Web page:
Sports Illustrated owner denies using AI and fake writers to produce articles

The corporate owner of Sports Illustrated is denying a report that the famed publication produced articles written by artificial intelligence under fake author bylines, while noting that it has withdrawn the stories pending an investigation.

Futurism reported Monday that Sport Illustrated had used AI to generate articles, as well as headshots and biographical information for fictitious writers. The technology publication also said that information about the purported authors “disappeared from Sports Illustrated’s site without explanation” after Futurism approached The Arena Group, a New York-based media company whose other publishing brands include Men’s Journal, Parade and

The Arena Group said in a statement posted on social media on Tuesday that the company’s “initial investigation” found that Futurism’s report “is not accurate.” The articles highlighted by Futurism were produced by human writers for AdVon Commerce, which The Arena Group said formerly had a licensing deal with Sports Illustrated to write product reviews and other e-commerce content. 

“AdVon has assured us that all of the articles in question were written and edited by humans,” a spokesperson for The Arena Group said in its statement. “However, we have learned that AdVon had writers use a pen or pseudo name in certain articles to protect author privacy — actions we strongly condemn.”

Sports Illustrated is removing the articles produced by AdVon while The Arena Group continues its investigation, the media company said. Sports Illustrated has also ended its partnership with AdVon, according to The Arena Group, which didn’t respond to CBS MoneyWatch’s request for comment. Stephen Cannella, co-editor-in-chief of Sports Illustrated, did not respond to an inquiry sent to his LinkedIn account.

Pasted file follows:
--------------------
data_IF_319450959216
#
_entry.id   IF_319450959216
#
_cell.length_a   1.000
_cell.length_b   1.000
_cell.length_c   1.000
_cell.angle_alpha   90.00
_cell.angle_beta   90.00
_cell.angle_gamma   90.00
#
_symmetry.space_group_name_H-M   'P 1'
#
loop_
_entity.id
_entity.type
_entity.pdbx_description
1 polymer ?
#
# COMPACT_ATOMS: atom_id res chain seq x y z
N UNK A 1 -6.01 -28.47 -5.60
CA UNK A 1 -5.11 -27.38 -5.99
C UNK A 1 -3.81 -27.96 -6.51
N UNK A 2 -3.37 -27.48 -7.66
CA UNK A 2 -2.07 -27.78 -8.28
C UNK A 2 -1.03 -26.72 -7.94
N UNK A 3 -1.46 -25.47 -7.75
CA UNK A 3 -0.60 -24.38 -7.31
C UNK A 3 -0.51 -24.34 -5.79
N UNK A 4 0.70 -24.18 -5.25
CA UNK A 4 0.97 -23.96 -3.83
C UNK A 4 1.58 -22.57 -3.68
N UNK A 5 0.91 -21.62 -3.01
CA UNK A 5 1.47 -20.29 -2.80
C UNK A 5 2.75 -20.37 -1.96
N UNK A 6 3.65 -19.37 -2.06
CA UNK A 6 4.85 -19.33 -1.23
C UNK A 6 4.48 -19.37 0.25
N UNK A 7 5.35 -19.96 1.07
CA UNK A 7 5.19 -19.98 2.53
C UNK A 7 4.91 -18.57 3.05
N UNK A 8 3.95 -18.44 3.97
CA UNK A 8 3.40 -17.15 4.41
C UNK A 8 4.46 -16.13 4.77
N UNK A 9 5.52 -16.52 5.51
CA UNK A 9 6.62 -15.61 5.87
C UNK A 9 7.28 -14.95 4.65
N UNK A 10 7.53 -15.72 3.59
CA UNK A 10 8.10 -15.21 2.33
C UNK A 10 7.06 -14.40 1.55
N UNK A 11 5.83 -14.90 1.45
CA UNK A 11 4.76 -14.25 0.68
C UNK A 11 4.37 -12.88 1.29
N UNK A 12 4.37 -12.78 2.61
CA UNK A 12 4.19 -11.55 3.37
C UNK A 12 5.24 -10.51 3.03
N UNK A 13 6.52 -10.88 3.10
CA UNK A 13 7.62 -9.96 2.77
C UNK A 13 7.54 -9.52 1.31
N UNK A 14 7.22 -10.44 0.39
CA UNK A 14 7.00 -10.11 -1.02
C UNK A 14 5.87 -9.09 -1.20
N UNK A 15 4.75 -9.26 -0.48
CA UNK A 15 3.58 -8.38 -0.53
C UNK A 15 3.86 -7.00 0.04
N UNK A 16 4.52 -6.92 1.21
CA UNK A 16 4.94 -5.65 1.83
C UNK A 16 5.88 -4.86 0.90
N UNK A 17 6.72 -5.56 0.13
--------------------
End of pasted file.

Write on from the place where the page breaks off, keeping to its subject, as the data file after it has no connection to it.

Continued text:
Futurism said Tuesday that it stands by its report.

“Arena’s response is just so bizarre, as everybody’s been pointing out online,” the publication said in a statement to CBS MoneyWatch. “The idea that people writing product reviews for volleyballs would need to protect their identities with pseudonyms is obviously absurd. And as for AdVon telling Sports Illustrated that all its articles are written by humans? Its employees disagree, and we’ve got a new story coming out about that soon.”

Need for guardrails

Although The Arena Group denies using AI to produce stories for Sports Illustrated, the controversy underscores the question of how the media industry and other content producers should address the “lack of robust ethical guardrails” on using the technology, Benjamin Lange, an AI ethicist and research group lead at the Ludwig Maximilians University of Munich  told CBS MoneyWatch. 

“Journalistic ethics requires adherence to basic principles of honesty, trust, accuracy and objectivity,” he said.

Several publishers and other companies have had to retract articles this year that were produced by AI. In January, for example, CNET published corrections for a number of AI-generated stories after critics noted they were rife with errors. In August, Microsoft in August pulled a computer-generated travel guide from its website after readers pointed out that it recommended tourists in Ottawa, Canada, visit a local food bank. 

Shares of The Arena Group, which is listed on Nasdaq, plunged more than 22% on Tuesday to $2.09 following Futurism’s report. The company, formerly known as TheMaven, rebranded itself in 2021 and is led by Ross Levinsohn, who previously served as CEO of Sports Illustrated. Earlier this month, The Arena Group announced that it had merged with Bridge Media Networks, which produces news, sports and other content.

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